Hagler Institute Inducts 18 Fellows And One Lecturer During 2022 Gala
The Hagler Institute for Advanced Study celebrated 10 years of bringing Hagler Fellows to Texas A&M University during its annual gala in The Zone at Kyle Field.
This year’s gala formally inducted 18 new Hagler Fellows representing the classes of 2020-21 and 2021-22, plus one Distinguished Lecturer. (Last year’s gala was combined with this year’s due to the pandemic.)
“These two classes represent the very best in international scholarship,” said Founding Director John L. Junkins of the Hagler Institute. “Each of these Hagler Fellows will have a positive and permanent impact on our faculty, our students and on the culture of the Texas A&M campus.”
The institute selects its fellows from among the world’s top scientists, engineers and scholars. Each fellow belongs to the National Academies of Sciences, Engineering and Medicine, or holds recognitions of equal stature in their fields.
Each collaborates with faculty members and students in one or more of Texas A&M’s colleges or schools.
“The Hagler Institute attracts an astounding variety of world-class scholars to our campus,” said Chancellor John Sharp of The Texas A&M University System. “In combination with the Chancellor’s Research Initiative, the Hagler Institute continues to attract many of these Hagler Fellows to our permanent faculty. By any measure, the Hagler Institute is one of Texas A&M’s great success stories.”
Between 20% and 25% of Hagler Fellows eventually join Texas A&M’s permanent faculty, Sharp said during his gala address.
“You honor us with your presence,” Sharp said to the newly inducted fellows. “When Dr. Junkins first mentioned his idea, he told me how this institute would inspire our students and faculty. That has been true from day one. There’s no institute like this anywhere in America and I am so proud to be a part of it.”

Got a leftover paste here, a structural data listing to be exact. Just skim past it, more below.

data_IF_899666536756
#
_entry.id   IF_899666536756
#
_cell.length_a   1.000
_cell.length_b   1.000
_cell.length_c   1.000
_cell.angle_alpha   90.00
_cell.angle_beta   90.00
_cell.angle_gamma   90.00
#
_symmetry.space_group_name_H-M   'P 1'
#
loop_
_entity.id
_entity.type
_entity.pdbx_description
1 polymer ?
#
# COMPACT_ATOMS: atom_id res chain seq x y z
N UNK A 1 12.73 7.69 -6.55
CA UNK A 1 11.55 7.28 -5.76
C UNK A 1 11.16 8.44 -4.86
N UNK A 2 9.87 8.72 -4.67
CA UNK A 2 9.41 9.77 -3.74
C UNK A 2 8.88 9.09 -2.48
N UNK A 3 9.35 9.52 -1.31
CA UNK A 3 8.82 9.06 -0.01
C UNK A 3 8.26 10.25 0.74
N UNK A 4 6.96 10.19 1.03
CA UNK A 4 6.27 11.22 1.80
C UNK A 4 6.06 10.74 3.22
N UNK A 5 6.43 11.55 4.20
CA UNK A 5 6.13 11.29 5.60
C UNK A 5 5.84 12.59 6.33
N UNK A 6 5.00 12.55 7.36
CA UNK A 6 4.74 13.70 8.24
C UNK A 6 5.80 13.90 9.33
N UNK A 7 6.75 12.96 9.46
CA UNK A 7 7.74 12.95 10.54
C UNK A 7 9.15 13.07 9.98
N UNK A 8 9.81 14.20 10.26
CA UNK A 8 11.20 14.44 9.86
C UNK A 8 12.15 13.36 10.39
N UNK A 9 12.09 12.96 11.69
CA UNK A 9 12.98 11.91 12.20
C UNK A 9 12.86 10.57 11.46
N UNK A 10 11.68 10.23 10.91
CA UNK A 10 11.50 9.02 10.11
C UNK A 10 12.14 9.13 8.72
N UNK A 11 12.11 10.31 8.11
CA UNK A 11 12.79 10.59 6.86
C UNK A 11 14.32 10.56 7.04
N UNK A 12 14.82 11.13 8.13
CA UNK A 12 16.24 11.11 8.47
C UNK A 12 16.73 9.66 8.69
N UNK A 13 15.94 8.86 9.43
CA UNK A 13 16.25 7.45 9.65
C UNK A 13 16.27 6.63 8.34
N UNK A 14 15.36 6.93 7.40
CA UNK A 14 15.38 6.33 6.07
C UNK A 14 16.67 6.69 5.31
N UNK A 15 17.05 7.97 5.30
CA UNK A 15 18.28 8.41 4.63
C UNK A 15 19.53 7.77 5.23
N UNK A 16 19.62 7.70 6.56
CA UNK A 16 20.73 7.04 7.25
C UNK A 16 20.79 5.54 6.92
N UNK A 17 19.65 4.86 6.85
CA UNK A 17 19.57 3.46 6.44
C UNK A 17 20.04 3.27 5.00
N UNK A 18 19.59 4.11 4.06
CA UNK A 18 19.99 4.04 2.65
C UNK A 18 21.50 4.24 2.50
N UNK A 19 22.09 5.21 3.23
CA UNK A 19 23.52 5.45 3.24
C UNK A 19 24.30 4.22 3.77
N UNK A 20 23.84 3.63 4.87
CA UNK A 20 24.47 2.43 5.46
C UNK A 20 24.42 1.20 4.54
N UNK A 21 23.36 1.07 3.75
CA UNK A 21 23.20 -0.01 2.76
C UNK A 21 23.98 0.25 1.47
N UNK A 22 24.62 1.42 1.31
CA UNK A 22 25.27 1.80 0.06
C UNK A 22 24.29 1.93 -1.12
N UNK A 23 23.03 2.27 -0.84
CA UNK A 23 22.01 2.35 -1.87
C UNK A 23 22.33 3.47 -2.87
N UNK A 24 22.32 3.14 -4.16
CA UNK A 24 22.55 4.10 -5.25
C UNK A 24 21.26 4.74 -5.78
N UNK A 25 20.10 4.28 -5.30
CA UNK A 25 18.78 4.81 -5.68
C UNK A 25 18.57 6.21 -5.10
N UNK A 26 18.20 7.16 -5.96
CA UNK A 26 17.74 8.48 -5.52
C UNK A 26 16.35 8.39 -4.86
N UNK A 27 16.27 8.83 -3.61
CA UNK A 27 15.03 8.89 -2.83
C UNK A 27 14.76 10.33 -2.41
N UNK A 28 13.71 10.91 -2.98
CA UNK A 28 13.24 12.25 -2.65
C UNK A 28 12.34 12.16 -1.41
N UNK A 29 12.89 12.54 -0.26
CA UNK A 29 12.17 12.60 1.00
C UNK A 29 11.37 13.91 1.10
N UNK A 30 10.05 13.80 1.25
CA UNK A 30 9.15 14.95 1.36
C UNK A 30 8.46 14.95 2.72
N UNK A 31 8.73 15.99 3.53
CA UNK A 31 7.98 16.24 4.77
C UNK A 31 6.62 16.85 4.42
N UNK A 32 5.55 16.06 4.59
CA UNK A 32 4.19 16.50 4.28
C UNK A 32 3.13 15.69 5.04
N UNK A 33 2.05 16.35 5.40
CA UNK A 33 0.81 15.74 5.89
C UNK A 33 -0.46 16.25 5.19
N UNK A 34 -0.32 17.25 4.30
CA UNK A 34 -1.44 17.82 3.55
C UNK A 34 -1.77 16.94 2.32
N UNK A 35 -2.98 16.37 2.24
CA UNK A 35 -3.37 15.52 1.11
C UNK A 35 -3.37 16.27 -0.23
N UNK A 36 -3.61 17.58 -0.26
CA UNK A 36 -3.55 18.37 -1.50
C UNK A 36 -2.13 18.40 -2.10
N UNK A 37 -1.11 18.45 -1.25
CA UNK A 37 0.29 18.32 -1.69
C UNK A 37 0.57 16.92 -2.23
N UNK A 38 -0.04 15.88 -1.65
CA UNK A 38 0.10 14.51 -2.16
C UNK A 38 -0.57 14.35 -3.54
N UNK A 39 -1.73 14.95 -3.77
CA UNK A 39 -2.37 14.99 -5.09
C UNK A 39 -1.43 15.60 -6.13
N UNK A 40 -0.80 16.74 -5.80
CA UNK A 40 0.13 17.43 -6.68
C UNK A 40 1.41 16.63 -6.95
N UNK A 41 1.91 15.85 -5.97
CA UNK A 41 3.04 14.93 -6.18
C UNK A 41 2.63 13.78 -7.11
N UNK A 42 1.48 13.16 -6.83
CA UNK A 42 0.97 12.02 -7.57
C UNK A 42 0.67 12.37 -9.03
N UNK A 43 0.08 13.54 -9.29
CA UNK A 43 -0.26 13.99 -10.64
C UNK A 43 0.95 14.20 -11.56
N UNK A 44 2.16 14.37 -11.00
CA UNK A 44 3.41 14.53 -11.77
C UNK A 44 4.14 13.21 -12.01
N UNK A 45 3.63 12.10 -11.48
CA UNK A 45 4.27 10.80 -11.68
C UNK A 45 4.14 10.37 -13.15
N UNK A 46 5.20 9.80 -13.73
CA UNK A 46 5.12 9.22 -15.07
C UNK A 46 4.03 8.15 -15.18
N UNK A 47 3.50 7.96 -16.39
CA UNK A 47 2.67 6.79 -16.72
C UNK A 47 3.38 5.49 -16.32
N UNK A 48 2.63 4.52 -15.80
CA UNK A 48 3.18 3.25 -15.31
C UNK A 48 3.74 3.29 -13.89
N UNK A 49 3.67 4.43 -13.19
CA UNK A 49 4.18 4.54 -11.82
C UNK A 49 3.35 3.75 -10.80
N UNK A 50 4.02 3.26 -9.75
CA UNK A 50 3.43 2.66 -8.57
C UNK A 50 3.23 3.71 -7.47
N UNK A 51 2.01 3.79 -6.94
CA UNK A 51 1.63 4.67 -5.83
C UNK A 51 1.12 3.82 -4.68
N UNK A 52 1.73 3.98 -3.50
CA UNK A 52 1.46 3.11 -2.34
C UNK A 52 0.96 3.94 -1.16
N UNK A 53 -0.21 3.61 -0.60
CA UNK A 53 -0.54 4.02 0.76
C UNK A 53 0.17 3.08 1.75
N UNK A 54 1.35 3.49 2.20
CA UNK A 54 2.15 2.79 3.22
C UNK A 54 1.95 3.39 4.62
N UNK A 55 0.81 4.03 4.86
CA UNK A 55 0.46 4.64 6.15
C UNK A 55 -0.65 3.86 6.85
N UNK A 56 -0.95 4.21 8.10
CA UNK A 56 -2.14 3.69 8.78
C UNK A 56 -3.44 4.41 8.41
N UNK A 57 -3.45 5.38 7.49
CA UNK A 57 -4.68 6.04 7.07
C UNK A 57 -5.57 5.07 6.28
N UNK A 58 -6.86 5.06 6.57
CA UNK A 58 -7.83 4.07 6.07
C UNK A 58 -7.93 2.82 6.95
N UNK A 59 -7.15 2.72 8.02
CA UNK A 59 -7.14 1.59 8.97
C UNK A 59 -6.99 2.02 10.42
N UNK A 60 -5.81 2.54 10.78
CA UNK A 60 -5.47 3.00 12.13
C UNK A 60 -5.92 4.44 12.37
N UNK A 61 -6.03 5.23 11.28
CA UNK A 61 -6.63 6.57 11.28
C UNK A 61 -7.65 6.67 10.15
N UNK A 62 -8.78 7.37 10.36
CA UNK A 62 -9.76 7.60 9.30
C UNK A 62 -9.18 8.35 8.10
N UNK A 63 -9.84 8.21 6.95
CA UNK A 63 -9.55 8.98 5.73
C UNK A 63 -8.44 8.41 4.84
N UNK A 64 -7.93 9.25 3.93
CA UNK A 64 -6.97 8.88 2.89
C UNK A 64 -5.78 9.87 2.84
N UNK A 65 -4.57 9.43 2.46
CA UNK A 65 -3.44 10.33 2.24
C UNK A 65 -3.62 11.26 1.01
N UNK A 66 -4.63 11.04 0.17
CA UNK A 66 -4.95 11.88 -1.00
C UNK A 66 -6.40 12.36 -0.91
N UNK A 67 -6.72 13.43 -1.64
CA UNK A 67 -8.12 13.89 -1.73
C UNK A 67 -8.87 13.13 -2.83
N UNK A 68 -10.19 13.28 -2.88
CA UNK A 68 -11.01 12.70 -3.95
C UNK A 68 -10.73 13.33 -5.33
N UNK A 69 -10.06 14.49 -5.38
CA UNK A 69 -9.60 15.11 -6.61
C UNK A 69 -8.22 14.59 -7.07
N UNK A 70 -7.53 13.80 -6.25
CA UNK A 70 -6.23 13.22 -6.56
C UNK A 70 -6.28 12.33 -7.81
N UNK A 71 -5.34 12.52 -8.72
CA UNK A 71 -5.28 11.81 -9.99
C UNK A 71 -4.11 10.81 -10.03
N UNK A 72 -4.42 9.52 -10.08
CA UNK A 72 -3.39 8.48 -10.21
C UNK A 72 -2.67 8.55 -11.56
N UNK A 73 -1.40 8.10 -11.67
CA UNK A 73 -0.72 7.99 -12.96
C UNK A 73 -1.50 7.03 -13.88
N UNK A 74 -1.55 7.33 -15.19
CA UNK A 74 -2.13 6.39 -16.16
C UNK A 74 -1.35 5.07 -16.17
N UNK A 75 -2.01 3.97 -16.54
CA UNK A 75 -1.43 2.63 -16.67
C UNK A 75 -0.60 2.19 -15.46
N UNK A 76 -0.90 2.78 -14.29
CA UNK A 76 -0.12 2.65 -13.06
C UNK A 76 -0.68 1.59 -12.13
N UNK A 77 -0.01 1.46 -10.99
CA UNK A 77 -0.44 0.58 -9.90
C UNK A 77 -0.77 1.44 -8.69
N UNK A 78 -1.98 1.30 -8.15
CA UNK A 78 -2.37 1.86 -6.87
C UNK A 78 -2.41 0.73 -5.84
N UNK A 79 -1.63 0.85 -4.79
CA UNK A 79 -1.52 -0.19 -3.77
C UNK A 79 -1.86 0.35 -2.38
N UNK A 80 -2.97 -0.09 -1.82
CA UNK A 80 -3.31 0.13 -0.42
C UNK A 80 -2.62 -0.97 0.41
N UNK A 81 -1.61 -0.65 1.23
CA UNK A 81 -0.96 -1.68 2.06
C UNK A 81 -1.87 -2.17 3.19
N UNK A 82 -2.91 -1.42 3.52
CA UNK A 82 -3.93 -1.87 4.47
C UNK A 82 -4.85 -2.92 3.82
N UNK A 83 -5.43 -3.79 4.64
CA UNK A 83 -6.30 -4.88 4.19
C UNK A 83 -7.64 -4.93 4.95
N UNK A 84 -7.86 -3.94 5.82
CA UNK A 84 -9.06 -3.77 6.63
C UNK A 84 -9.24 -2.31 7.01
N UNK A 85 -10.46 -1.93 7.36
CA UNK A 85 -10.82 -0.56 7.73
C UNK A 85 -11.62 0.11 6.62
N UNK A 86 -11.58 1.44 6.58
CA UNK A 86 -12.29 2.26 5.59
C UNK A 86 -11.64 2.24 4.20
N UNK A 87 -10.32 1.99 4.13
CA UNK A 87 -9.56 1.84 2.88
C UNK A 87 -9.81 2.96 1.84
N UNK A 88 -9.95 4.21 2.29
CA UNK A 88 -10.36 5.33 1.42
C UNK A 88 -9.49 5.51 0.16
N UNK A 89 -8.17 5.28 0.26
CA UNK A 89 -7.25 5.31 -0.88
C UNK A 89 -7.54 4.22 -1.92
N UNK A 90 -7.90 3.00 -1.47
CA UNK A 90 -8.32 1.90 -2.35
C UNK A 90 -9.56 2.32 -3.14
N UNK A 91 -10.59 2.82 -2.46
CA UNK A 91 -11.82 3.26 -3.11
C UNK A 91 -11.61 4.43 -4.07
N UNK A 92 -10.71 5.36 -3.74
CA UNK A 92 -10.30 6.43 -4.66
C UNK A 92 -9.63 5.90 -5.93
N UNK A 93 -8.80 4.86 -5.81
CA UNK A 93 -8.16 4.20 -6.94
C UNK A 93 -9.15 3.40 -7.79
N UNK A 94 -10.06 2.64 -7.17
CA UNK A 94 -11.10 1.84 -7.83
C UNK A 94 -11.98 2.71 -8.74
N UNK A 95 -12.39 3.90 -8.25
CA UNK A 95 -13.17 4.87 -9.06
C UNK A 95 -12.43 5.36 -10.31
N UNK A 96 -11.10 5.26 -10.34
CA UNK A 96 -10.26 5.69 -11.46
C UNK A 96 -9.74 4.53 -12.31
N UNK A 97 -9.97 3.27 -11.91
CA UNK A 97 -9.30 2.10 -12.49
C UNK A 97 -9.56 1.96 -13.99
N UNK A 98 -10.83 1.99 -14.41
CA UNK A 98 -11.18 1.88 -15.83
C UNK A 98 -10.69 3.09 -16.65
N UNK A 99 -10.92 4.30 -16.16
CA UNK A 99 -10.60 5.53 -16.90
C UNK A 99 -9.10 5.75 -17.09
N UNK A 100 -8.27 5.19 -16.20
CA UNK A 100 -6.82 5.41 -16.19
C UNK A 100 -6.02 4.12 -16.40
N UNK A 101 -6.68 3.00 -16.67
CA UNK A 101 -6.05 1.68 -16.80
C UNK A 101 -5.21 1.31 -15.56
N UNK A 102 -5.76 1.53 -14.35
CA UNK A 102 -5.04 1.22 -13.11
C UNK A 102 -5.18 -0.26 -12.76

The May 20, 2022, induction brings the total number of past and present Hagler Fellows to 88.
“For more than a decade, the Hagler Institute has served as a beacon for attracting the world’s top scholars to collaborate with our outstanding faculty, researchers and students,” Texas A&M University President M. Katherine Banks said. “Congratulations to our newest Hagler Fellows and to Director Junkins for 10 years of outstanding leadership of the institute.”
Previous classes of Hagler Fellows have included two Nobel laureates, a Wolf Prize recipient, a recipient of the Hubble Medal in Literature for Lifetime Achievement, a recipient of the National Medal of Science, an awardee of the National Medal of Technology and Innovation, a two-time recipient of the State Prize of Russia and a recipient of both the National Humanities Medal and the Johan Skytte Prize, the most prestigious award in political science.
In addition, Junkins presented the first Dr. Frank J. Malina ’34 Renaissance Medallion Award to entrepreneur Paul Haskell Motheral, Class of 1952, for his contributions to economic development, music and philanthropy.
Junkins also presented the first Thunderbolt Award to Chancellor Sharp for his long-standing support of the Hagler Institute.
The gala attracted more than 280 attendees.
About the Hagler Institute for Advanced Study: The Hagler Institute for Advanced Study was established in December 2010 by The Texas A&M University System Board of Regents to build on the growing academic reputation of Texas A&M and to provide a framework to attract top scholars from throughout the nation and abroad for appointments of up to a year. The selection of Hagler Fellows initiates with faculty nominations of National Academies and Nobel Prize-caliber scholars who align with existing strengths and ambitions of the university. To learn more, visit hias.tamu.edu.
About Research at Texas A&M University: As one of the world’s leading research institutions, Texas A&M is at the forefront in making significant contributions to scholarship and discovery, including in science and technology. Research conducted at Texas A&M generated annual expenditures of more than $1.148 billion in fiscal year 2021. Texas A&M ranked 14th in the most recent National Science Foundation’s Higher Education Research and Development Survey based on expenditures of more than $1.131 billion in fiscal year 2020. Texas A&M’s research creates new knowledge that provides basic, fundamental and applied contributions resulting, in many cases, in economic benefits to the state, nation and world. To learn more, visit Research@Texas A&M.